Since that article went to print, the MANA movement – of which Fightback are members and supporters – entered talks on possible co-operation with the Internet Party. Kim Dotcom spoke to MANA’s AGM, which broadly supported the continuation of these talks.

Commentators in mainstream and social media quickly portrayed a potential alliance between MANA and the Internet Party as a done deal. However, MANA leadership has made no definitive statements, instead saying any deal would have to be approved by the membership.

Fightback participates in the MANA Movement, as a movement seeking rangatiratanga for the poor, the powerless and dispossessed.We believe that Dotcom does not have these interests at heart. He has supported right-wing politicians including John Banks, and he told the MANA AGM that he opposed MANA’s tax policies which would lift some of the burden on working people.

While we might have unity with Dotcom around some policy areas, Fightback opposes any close ties between the Internet Party and the MANA Movement. Fightback also opposes MANA entering a coalition government with pro-capitalist parties (p6-7).

However, whatever MANA decides on this issue, Fightback will continue to belong to and support the movement, as long as policies and principles are not sacrificed.

If MANA can hold firm to its principles, while also building a base for the party vote and Maori seats, it can play an important oppositional role both inside and outside of parliament. This oppositional role is necessary to forming a long-term movement that can imagine and build a new society, based on principles of self-determination.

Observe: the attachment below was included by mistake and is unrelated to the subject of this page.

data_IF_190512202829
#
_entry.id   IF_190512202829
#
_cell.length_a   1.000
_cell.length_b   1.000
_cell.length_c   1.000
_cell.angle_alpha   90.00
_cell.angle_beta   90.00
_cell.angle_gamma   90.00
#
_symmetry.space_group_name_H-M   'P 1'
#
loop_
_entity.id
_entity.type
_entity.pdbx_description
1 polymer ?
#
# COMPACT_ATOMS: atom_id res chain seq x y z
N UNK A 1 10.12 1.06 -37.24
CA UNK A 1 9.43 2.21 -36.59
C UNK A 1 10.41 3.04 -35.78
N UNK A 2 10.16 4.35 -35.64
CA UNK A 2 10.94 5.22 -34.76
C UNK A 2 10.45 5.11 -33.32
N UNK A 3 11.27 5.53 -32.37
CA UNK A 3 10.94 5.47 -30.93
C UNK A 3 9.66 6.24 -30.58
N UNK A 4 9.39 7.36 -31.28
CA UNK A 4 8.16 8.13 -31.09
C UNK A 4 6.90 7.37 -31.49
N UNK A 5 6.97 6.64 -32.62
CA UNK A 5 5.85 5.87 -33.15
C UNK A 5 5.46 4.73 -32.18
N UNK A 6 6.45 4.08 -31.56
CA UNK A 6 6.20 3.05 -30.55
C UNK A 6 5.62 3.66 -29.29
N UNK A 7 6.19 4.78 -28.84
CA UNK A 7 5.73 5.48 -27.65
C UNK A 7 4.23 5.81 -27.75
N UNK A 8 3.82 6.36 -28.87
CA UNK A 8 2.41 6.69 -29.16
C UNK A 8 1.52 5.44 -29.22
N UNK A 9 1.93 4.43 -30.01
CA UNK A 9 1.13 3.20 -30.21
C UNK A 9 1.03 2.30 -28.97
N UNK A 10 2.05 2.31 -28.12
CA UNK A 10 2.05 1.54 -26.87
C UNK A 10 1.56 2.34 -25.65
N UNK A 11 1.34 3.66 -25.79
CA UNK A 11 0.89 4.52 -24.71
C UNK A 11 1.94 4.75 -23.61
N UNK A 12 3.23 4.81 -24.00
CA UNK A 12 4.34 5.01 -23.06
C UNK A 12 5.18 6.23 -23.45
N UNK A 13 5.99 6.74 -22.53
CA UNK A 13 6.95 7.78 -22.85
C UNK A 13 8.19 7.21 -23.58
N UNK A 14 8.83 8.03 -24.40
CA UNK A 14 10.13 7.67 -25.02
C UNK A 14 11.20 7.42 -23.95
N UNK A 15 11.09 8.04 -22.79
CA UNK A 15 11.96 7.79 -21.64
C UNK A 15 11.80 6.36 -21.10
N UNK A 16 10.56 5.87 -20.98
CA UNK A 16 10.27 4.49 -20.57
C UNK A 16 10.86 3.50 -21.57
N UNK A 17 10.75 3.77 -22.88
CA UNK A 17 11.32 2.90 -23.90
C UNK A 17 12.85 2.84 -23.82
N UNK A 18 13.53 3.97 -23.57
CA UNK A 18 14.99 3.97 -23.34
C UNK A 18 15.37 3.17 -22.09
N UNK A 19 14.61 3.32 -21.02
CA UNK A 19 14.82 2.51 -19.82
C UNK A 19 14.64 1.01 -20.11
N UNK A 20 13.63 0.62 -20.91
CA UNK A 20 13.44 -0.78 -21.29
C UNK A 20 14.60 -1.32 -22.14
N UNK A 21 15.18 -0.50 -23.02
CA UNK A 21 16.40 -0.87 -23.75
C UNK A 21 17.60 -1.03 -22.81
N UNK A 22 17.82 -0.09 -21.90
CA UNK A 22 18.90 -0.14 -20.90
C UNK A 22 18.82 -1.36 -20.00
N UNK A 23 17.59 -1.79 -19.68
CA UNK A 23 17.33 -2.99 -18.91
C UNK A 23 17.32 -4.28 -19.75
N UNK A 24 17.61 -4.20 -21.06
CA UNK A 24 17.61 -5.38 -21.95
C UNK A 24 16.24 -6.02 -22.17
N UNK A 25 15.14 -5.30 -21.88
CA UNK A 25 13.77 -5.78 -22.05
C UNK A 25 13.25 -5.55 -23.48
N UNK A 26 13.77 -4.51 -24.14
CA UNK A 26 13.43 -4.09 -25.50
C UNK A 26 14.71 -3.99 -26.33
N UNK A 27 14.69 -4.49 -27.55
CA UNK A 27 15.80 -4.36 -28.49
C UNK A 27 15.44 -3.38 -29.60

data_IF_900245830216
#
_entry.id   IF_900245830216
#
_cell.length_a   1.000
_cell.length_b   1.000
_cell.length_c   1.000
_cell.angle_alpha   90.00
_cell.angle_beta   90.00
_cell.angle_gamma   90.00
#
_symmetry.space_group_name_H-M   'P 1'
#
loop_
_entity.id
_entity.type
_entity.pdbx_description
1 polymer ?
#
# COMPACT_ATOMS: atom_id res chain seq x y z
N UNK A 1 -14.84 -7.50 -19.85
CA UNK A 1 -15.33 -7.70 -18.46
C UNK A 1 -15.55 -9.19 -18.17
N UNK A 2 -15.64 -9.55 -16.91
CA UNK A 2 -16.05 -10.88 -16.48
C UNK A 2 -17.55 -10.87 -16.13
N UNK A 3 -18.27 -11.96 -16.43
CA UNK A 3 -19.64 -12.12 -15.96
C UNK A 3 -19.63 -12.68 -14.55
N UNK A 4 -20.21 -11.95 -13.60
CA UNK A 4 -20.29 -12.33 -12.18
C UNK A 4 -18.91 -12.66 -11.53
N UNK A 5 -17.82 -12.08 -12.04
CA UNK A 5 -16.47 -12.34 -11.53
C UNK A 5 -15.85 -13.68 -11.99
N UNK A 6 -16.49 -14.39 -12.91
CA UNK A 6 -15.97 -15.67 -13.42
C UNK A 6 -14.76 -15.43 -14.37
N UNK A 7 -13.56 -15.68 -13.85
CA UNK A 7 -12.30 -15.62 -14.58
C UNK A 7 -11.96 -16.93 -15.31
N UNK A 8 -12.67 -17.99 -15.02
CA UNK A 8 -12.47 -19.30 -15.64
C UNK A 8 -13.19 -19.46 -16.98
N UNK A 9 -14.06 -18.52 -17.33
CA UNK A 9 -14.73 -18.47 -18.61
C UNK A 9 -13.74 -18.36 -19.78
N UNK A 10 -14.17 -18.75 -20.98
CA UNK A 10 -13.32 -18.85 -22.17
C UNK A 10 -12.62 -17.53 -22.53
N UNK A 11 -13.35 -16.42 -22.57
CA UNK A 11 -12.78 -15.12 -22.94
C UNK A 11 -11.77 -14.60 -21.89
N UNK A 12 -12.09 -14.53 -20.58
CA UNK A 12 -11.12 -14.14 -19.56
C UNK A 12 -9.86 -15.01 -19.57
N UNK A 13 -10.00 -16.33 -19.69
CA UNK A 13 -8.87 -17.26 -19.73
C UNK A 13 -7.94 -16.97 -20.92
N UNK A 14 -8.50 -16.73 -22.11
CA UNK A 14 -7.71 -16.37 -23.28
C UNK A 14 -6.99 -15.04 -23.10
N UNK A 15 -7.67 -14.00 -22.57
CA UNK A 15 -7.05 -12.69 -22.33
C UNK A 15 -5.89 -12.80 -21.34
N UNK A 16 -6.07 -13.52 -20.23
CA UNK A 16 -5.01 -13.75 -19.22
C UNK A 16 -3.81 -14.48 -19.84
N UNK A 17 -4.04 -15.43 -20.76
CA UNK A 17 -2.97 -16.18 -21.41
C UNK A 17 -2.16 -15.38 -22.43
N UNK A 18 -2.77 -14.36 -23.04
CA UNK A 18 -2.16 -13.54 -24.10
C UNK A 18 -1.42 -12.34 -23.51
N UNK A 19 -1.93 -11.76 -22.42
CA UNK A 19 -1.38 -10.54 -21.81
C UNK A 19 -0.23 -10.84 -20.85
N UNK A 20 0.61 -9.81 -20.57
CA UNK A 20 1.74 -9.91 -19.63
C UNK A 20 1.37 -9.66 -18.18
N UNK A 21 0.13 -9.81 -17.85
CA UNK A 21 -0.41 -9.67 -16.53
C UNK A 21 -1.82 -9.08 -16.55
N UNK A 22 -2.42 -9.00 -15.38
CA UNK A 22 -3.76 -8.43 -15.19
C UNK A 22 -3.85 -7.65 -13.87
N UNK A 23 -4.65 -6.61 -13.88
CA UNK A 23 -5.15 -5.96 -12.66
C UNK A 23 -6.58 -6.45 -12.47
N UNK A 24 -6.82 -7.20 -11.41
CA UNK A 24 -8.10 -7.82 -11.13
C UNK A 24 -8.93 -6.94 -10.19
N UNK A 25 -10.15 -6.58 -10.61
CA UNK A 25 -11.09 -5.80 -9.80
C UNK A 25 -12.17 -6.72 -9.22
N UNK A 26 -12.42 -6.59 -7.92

2014 April Fightback

February issue of Fightback online

Fightback February 2014 cover - mandela

Welcome to the February 2014 issue of Fightback, monthly magazine of Fightback (Aotearoa/NZ).

Established in February 2013, Fightback is now entering its second year. While the group may seem modest, we believe that a combination of community and working-class forces is necessary to overturning this system. With our publication, and with our wider work, we aim to play a critical role in these struggles.

Mike Treen, Unite Union General Secretary, argued in a special feature on the Daily Blog (now Aotearoa/NZ’s most read left-wing blog) that “inequality will be the key issue for 2014” (reprinted p21-24). Treen argues, “there can be no lasting attack on inequality without also attacking its source,” an exploitative capitalist system. While also conducting education, debate and reflection, Fightback will continue to play an active role in class struggle over the next year.

Over a protracted capitalist crisis, in the wake of global upsurges in Europe, North America and the Arab world, with even many capitalist thinkers reflecting on the failure of economic orthodoxy, and with a Pope emphasising the social justice aspects of Catholic doctrine, (p18-20) the ground may be shifting for revolutionary socialists and others who want to see an egalitarian world.

Inequality is inseparable from struggles against oppression, and for liberation, generally; feminist struggles, queer struggles, the struggle for self-determination. Nelson Mandela, a leader and symbol of the struggle against apartheid, died late last year. Fightback covers his complex and contradictory legacy from p13-17.

In Aotearoa/NZ, 2014 is an election year. Fightback has no illusions that we can simply vote socialism in, or that going into coalition with capitalist governments will provide a short-cut for socialists. However, by bringing wider community struggles to parliament, we aim to play an oppositional role that can point the way to a democratic socialist world.